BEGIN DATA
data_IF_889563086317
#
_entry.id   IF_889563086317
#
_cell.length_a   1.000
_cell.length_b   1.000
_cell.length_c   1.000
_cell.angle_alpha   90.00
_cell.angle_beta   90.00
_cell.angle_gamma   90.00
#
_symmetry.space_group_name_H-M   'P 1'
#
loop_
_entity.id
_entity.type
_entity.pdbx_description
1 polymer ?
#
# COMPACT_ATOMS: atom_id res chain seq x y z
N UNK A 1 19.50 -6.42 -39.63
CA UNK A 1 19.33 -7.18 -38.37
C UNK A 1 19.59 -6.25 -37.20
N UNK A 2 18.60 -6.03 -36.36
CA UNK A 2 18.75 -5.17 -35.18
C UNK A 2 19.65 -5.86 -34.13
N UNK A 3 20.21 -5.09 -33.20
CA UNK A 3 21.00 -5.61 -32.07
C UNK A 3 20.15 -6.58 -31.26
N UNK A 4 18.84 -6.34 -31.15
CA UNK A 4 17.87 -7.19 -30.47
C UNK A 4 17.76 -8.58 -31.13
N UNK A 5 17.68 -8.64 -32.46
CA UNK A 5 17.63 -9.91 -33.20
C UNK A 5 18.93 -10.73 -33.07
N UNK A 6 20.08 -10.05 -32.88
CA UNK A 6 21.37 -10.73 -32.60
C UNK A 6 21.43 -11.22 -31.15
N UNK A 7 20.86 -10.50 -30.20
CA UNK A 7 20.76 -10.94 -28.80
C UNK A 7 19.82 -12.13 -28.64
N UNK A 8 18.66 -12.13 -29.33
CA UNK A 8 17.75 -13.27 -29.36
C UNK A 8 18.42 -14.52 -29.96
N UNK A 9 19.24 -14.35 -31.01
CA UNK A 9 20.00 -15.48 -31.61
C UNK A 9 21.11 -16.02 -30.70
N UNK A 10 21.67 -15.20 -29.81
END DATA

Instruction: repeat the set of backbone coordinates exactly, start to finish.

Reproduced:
data_IF_889563086317
#
_entry.id   IF_889563086317
#
_cell.length_a   1.000
_cell.length_b   1.000
_cell.length_c   1.000
_cell.angle_alpha   90.00
_cell.angle_beta   90.00
_cell.angle_gamma   90.00
#
_symmetry.space_group_name_H-M   'P 1'
#
loop_
_entity.id
_entity.type
_entity.pdbx_description
1 polymer ?
#
# COMPACT_ATOMS: atom_id res chain seq x y z
N UNK A 1 19.50 -6.42 -39.63
CA UNK A 1 19.33 -7.18 -38.37
C UNK A 1 19.59 -6.25 -37.20
N UNK A 2 18.60 -6.03 -36.36
CA UNK A 2 18.75 -5.17 -35.18
C UNK A 2 19.65 -5.86 -34.13
N UNK A 3 20.21 -5.09 -33.20
CA UNK A 3 21.00 -5.61 -32.07
C UNK A 3 20.15 -6.58 -31.26
N UNK A 4 18.84 -6.34 -31.15
CA UNK A 4 17.87 -7.19 -30.47
C UNK A 4 17.76 -8.58 -31.13
N UNK A 5 17.68 -8.64 -32.46
CA UNK A 5 17.63 -9.91 -33.20
C UNK A 5 18.93 -10.73 -33.07
N UNK A 6 20.08 -10.05 -32.88
CA UNK A 6 21.37 -10.73 -32.60
C UNK A 6 21.43 -11.22 -31.15
N UNK A 7 20.86 -10.50 -30.20
CA UNK A 7 20.76 -10.94 -28.80
C UNK A 7 19.82 -12.13 -28.64
N UNK A 8 18.66 -12.13 -29.33
CA UNK A 8 17.75 -13.27 -29.36
C UNK A 8 18.42 -14.52 -29.96
N UNK A 9 19.24 -14.35 -31.01
CA UNK A 9 20.00 -15.48 -31.61
C UNK A 9 21.11 -16.02 -30.70
N UNK A 10 21.67 -15.20 -29.81